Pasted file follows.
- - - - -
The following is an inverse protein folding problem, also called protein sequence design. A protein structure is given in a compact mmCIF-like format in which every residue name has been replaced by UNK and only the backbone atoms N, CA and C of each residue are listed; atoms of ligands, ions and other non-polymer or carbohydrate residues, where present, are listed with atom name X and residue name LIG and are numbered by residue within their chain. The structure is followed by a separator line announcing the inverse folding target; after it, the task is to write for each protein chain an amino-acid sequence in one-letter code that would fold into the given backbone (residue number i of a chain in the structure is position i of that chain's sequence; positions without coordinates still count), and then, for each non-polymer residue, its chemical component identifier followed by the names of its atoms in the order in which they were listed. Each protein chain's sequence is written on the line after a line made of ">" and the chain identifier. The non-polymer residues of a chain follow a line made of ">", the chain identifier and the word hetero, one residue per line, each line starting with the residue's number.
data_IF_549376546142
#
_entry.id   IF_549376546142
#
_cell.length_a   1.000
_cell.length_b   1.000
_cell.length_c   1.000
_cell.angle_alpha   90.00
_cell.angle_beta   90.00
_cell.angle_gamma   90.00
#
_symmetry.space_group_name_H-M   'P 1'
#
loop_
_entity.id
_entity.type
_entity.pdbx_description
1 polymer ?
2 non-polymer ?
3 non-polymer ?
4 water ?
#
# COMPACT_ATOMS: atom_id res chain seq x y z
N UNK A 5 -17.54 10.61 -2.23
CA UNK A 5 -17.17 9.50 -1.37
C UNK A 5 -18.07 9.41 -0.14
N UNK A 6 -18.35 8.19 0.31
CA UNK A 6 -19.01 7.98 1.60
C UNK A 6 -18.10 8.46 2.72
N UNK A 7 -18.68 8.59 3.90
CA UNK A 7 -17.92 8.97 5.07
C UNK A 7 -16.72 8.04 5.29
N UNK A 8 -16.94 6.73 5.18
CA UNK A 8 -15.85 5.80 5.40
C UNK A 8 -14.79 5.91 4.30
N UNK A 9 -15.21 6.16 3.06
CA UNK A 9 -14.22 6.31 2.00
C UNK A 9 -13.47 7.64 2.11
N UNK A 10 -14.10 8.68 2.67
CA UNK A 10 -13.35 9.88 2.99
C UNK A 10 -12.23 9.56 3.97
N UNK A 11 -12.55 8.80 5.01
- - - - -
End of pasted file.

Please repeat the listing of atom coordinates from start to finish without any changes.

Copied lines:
The following is an inverse protein folding problem, also called protein sequence design. A protein structure is given in a compact mmCIF-like format in which every residue name has been replaced by UNK and only the backbone atoms N, CA and C of each residue are listed; atoms of ligands, ions and other non-polymer or carbohydrate residues, where present, are listed with atom name X and residue name LIG and are numbered by residue within their chain. The structure is followed by a separator line announcing the inverse folding target; after it, the task is to write for each protein chain an amino-acid sequence in one-letter code that would fold into the given backbone (residue number i of a chain in the structure is position i of that chain's sequence; positions without coordinates still count), and then, for each non-polymer residue, its chemical component identifier followed by the names of its atoms in the order in which they were listed. Each protein chain's sequence is written on the line after a line made of ">" and the chain identifier. The non-polymer residues of a chain follow a line made of ">", the chain identifier and the word hetero, one residue per line, each line starting with the residue's number.
data_IF_549376546142
#
_entry.id   IF_549376546142
#
_cell.length_a   1.000
_cell.length_b   1.000
_cell.length_c   1.000
_cell.angle_alpha   90.00
_cell.angle_beta   90.00
_cell.angle_gamma   90.00
#
_symmetry.space_group_name_H-M   'P 1'
#
loop_
_entity.id
_entity.type
_entity.pdbx_description
1 polymer ?
2 non-polymer ?
3 non-polymer ?
4 water ?
#
# COMPACT_ATOMS: atom_id res chain seq x y z
N UNK A 5 -17.54 10.61 -2.23
CA UNK A 5 -17.17 9.50 -1.37
C UNK A 5 -18.07 9.41 -0.14
N UNK A 6 -18.35 8.19 0.31
CA UNK A 6 -19.01 7.98 1.60
C UNK A 6 -18.10 8.46 2.72
N UNK A 7 -18.68 8.59 3.90
CA UNK A 7 -17.92 8.97 5.07
C UNK A 7 -16.72 8.04 5.29
N UNK A 8 -16.94 6.73 5.18
CA UNK A 8 -15.85 5.80 5.40
C UNK A 8 -14.79 5.91 4.30
N UNK A 9 -15.21 6.16 3.06
CA UNK A 9 -14.22 6.31 2.00
C UNK A 9 -13.47 7.64 2.11
N UNK A 10 -14.10 8.68 2.67
CA UNK A 10 -13.35 9.88 2.99
C UNK A 10 -12.23 9.56 3.97
N UNK A 11 -12.55 8.80 5.01